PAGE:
1. Temperature Is a Really Big Deal.
Remember calling "time and temp" when you were a little kid? Growing up in the landline era, there were few things as exciting to me as being able to dial a local number on our rotary-dial telephone and hear a pleasant female voice tell me the exact time and temperature. I was reminded of this childhood pastime during a chat with Peter Smith at TE Connectivity's booth at MD&M West on Wednesday.
"Temperature is the single most measured parameter in the world, except for time," said Smith, senior manager of sensor product knowledge and training at TE Connectivity.
Smith pointed out that more temperature readings are taken everyday than any other measureable factor, aside from time, as he showed me a variety of sensors the company makes. This little bit of trivia makes a lot of sense (no pun intended) when you think about it, and probably explains why the two are often paired together, just like the Time and Temp phone number I was so fond with calling back in the 80s.
2. Every Connection Really Does Count
Speaking of TE Connectivity, I got a real kick out of hearing Scott Larson's story of how he ended up working at the company. About two years ago, a TE Connectivity regional general manager (RGM) met with Larson at Olympus (his employer at the time), to sell him on TE Connectivity's products. Larson was so inspired by the company's story that he called the RGM afterward to ask about job openings. Today he is the chief technology officer of medical applications for the Switzerland-based company. That must have been one heck of a sales pitch!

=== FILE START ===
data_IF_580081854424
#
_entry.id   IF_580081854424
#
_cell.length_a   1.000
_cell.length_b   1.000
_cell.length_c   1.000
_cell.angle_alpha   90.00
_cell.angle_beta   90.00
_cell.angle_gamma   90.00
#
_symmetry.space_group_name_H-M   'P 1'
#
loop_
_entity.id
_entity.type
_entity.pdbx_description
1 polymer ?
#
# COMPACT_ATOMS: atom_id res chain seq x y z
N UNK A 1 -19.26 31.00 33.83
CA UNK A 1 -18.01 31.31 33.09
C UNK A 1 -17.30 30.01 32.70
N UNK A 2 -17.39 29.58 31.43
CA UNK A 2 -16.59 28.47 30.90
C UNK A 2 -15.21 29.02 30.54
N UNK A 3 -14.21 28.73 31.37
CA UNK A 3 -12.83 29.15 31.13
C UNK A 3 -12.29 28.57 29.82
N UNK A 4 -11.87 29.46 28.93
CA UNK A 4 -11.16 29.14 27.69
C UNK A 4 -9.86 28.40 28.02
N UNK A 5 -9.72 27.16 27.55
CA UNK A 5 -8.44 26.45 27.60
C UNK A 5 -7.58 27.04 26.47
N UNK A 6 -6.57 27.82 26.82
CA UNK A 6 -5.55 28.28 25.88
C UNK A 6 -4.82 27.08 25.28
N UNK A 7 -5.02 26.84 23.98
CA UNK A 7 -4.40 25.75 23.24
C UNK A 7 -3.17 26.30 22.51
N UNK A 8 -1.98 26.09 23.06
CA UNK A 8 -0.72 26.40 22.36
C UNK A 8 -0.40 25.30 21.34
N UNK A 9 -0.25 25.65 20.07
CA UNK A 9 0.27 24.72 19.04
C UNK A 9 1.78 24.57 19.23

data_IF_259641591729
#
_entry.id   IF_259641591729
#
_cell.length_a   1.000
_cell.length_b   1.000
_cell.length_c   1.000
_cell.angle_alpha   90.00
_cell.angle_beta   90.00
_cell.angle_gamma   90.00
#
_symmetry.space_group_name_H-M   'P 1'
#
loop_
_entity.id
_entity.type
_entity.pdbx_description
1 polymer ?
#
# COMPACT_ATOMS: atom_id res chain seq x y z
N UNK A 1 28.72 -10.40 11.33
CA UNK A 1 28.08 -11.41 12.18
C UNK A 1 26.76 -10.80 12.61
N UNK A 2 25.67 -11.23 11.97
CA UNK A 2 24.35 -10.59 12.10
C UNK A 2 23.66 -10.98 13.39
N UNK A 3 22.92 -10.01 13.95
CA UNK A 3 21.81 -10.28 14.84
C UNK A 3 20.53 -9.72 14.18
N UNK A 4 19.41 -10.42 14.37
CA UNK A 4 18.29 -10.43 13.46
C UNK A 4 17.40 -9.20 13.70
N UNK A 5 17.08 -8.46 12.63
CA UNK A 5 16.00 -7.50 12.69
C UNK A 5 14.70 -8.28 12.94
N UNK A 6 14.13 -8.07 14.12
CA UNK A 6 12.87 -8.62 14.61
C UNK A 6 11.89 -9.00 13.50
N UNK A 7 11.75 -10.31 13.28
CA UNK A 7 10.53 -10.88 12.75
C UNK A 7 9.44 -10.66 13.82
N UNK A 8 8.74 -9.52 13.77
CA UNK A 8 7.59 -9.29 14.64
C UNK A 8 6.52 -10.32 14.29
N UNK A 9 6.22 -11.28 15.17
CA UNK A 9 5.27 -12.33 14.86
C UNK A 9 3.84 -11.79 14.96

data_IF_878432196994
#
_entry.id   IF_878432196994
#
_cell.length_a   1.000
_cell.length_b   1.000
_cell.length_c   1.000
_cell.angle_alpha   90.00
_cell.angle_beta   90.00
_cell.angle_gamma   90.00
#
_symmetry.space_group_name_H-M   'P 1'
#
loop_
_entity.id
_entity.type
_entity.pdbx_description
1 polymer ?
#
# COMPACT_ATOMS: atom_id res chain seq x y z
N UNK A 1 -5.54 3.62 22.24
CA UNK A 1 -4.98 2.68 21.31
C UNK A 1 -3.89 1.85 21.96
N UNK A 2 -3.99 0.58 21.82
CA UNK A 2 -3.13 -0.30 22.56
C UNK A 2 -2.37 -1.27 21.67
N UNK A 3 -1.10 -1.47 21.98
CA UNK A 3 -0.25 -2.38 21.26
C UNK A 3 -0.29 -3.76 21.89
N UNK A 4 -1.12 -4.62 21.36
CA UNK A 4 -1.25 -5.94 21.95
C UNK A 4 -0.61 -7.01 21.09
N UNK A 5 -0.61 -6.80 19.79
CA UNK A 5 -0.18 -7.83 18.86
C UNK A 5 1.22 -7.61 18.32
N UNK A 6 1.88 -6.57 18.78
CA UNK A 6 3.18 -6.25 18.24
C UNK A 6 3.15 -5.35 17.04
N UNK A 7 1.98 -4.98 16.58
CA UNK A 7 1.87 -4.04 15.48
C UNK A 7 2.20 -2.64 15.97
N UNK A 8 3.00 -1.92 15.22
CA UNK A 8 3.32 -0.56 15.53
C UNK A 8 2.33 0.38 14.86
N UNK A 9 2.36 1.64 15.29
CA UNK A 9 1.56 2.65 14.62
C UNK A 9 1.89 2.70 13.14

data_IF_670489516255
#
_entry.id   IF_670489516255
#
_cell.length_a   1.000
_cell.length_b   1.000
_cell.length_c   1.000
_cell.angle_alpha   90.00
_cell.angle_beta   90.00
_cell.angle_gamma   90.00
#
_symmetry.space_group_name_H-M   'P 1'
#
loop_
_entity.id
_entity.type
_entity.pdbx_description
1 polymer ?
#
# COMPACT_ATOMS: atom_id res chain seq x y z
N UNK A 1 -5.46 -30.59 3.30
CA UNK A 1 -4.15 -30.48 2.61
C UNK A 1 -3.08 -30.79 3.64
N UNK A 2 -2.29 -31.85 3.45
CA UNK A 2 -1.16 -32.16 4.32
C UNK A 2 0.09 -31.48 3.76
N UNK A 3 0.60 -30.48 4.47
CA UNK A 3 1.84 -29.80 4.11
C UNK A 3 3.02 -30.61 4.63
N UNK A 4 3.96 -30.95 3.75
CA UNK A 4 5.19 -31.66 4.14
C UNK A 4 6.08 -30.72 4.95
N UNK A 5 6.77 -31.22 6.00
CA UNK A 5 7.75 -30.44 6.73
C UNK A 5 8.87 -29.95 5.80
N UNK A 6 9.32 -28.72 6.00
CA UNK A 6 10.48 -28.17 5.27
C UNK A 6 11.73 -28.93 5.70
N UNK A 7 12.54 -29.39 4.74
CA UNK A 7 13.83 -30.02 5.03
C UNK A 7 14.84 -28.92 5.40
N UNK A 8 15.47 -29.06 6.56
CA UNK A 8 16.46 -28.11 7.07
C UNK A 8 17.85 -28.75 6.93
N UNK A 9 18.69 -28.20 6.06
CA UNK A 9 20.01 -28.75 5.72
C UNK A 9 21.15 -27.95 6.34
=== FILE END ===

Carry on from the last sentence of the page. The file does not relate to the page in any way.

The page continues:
3. Creating a Startup Is Like Bungee Jumping
During an entertaining session on the "Anatomy of a Startup Company" Siddharth Desai likened startups to bungee jumping.
"There are crazy people in the world who are willing to stick their neck out, they're going to make it happen," said Desai, technical leader and president at HealthCare Evolution.
Creating a startup is a lot like that, he explained. "... You are preparing, you are getting ready for execution, you are getting ready to jump."
The analogy inspired me to look into the origin story of bungee jumping. I imaged someone looking up at a bridge and saying something along the lines of: I want to jump off that bridge, but without pluging to my death.
In actuality, the history of bungee jumping is much more interesting than that. Legend has it that long ago on Pentecost Island (part of Canuatu in the South Pacific), a woman who was abused by her husband came up with a plan to run away. She climbed up the tallest banyan tree on the island and tied a vine around her ankle. Her husband followed her. When she reached the top of the tree, she jumped and the vine broke her fall, the story goes. Her husband, who had not tied a vine around his ankle, threw himself out of the tree after her and fell to his death. The story spurred a ritual in which Pentecost Island locals build a tower and jump from it as a means of proving their bravery and warding off evil spirits, including that of husband in the story. Apparantly, they believe the ritual must be performed in order to yeild a successful yam harvest.